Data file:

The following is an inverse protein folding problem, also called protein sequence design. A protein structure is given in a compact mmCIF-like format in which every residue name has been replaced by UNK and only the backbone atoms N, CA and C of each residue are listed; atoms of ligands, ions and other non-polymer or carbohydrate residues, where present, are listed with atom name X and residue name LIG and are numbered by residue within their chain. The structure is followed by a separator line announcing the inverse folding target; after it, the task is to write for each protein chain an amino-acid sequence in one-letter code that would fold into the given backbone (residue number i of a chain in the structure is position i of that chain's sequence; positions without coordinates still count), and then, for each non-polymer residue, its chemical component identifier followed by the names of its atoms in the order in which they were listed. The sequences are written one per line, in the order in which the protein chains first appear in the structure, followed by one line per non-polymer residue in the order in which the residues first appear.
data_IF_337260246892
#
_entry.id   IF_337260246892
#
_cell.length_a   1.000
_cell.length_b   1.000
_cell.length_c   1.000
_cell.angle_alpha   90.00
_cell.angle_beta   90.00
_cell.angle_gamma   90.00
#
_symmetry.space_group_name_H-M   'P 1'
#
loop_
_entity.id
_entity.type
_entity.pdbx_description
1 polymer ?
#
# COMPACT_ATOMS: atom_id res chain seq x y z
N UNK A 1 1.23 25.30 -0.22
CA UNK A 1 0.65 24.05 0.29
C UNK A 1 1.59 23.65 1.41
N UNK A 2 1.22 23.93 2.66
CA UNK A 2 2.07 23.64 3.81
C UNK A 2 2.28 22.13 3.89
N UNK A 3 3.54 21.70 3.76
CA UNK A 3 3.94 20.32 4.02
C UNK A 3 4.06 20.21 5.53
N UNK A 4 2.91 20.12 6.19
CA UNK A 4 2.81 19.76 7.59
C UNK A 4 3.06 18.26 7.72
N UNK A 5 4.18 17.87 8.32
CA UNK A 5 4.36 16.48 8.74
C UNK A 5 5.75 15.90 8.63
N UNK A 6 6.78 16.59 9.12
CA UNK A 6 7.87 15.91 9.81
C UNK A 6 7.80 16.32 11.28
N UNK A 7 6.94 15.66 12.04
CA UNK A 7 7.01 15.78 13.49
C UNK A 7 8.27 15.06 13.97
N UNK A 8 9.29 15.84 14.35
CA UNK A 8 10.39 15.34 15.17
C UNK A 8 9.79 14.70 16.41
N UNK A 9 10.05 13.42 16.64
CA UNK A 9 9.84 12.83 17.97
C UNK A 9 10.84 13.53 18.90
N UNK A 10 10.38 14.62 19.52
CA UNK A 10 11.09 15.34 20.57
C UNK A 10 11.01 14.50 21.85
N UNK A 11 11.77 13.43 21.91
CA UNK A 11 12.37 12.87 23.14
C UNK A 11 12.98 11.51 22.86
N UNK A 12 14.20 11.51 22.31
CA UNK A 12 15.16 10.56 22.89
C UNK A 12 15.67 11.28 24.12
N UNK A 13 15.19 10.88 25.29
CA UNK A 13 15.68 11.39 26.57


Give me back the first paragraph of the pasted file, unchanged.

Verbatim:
The following is an inverse protein folding problem, also called protein sequence design. A protein structure is given in a compact mmCIF-like format in which every residue name has been replaced by UNK and only the backbone atoms N, CA and C of each residue are listed; atoms of ligands, ions and other non-polymer or carbohydrate residues, where present, are listed with atom name X and residue name LIG and are numbered by residue within their chain. The structure is followed by a separator line announcing the inverse folding target; after it, the task is to write for each protein chain an amino-acid sequence in one-letter code that would fold into the given backbone (residue number i of a chain in the structure is position i of that chain's sequence; positions without coordinates still count), and then, for each non-polymer residue, its chemical component identifier followed by the names of its atoms in the order in which they were listed. The sequences are written one per line, in the order in which the protein chains first appear in the structure, followed by one line per non-polymer residue in the order in which the residues first appear.